When choosing pots for your herbs, think about their water needs, too. Herbs that prefer moist soil will do best in plastic containers, whereas terracotta pots are preferable for herbs like basil and rosemary that flourish in drier conditions.

9. Use hanging planters for a vertical herb garden

hanging herb pots on rails indoors

Creating a hanging garden for your herbs saves crucial counter space

(Image credit: Claire Lloyd Davies / Future)

We love the look of indoor hanging plants. And in the kitchen, a hanging garden for herbs is a brilliant space saver and will create a botanically-inspired look. Dobbies (opens in new tab)' Senior Houseplant Buyer, Claire Bishop, suggests letting the herbs shine and pairing them with minimal accessories in muted tones for a put-together effect.

Hanging planters also add a wonderful sense of height to your space. And, they can help keep the herbs away from curious kids and pets.

13. Plant your herbs in an indoor window box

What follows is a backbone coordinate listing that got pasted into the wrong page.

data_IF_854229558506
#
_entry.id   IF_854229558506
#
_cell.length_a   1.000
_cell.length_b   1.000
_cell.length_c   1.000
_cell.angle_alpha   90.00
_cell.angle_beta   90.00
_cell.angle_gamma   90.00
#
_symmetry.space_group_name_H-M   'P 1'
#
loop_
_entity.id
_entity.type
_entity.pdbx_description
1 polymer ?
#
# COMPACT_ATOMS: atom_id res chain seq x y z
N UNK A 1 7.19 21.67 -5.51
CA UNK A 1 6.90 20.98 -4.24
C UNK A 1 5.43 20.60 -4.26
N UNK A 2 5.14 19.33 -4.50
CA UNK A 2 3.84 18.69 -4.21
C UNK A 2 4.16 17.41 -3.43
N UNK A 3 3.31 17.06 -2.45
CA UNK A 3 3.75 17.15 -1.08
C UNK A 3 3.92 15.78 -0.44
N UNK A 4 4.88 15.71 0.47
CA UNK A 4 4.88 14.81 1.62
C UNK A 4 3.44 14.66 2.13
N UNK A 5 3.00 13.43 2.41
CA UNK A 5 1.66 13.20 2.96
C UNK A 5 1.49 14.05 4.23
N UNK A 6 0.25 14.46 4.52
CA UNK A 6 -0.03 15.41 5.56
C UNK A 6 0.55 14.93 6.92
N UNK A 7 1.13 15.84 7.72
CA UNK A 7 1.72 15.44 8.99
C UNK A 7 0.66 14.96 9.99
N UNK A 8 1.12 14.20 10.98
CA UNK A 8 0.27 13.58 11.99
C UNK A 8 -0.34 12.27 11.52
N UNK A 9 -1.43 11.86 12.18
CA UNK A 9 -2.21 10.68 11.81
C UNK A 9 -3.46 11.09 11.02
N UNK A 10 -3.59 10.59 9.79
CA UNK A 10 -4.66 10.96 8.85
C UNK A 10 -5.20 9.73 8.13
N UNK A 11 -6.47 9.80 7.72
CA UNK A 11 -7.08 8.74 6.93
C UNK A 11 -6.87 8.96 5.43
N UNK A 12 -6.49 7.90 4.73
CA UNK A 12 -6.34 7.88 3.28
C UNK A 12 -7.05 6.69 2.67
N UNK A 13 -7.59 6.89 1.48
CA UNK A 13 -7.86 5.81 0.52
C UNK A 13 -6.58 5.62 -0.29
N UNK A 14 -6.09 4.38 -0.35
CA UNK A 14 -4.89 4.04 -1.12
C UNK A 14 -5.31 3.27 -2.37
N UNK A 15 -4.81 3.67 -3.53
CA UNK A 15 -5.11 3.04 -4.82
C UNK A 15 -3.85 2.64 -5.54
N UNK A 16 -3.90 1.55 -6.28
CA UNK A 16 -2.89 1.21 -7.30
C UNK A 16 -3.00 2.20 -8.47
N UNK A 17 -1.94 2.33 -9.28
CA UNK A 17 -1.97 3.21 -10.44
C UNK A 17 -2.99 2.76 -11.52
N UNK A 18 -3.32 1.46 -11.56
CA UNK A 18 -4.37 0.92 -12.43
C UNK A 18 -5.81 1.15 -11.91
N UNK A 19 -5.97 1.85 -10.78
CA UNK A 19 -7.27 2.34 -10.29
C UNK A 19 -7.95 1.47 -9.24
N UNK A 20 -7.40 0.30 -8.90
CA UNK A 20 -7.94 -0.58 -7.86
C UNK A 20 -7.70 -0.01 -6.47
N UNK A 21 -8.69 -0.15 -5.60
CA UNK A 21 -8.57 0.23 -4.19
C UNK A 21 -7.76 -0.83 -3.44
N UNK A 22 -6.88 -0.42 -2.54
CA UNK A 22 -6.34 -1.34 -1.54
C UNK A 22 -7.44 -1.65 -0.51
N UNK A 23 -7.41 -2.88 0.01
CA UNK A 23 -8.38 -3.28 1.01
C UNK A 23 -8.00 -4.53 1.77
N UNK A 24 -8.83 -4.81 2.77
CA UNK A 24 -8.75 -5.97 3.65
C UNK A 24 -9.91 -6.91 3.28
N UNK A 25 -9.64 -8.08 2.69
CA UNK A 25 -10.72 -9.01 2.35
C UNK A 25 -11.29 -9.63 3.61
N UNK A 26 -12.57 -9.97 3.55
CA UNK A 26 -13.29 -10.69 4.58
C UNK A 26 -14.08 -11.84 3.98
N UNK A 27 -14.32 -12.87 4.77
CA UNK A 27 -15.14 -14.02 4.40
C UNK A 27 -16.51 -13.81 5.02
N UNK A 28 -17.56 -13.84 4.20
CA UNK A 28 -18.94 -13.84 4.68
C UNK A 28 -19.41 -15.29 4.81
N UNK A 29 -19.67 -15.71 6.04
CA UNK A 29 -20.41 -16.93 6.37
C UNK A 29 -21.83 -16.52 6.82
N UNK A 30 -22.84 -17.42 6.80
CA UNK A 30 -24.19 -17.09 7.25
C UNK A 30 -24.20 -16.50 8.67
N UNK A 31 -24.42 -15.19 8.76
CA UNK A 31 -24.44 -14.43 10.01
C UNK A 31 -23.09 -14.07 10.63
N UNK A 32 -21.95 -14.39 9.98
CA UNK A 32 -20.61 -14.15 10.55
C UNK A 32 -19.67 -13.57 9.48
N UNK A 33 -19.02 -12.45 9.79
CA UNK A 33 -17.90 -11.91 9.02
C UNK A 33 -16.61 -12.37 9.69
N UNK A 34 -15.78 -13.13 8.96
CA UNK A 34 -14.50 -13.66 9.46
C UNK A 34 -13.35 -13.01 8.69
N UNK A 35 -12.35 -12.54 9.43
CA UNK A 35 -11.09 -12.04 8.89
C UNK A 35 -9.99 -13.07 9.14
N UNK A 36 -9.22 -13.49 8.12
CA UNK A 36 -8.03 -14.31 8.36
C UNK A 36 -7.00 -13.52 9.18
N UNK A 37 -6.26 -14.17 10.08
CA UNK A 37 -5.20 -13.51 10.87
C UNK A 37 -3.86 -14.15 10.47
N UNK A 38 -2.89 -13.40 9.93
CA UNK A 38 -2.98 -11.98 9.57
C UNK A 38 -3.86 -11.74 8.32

Upcycled wooden box as a kitchen windowsill planter with herbs

Windowsill herb gardens are space saving, and the plants will love the light

(Image credit: David Giles Photography / Future)

When bringing your indoor herb garden ideas to life, you need to consider the location. 

The homeware experts at Matalan (opens in new tab) say you're ideally looking for a bright spot, but you should avoid areas that receive too much sunlight, depending on the needs of each plant. 

You’ll also want to place your indoor herb grower in an area where the air can easily circulate, so you can experience the benefit of the natural scents. 

In summer, you can move your herby window box ideas to the outer windowsill, so they can make the very most of the sun.

17. Use different levels to show off your indoor herb garden

Potted herbs on three shelves in a corner of the room

Create a staggered effect with plenty of levels to allow your potted herbs to shine

(Image credit: Future)

If you're not keen on tucking your potted herbs on a window ledge, why not make them the star of the show instead? Creating a focal point with shelves, elevated stands, plant ladders and standing troughs is a wonderful way to draw the eye.

The homeware experts at Matalan also mention that it's worth thinking about how your indoor herb grower fits with your wider aesthetic to ensure it doesn’t look out of place. You could opt for simple, yet stylish modernist planters or a more rustic, traditional alternative.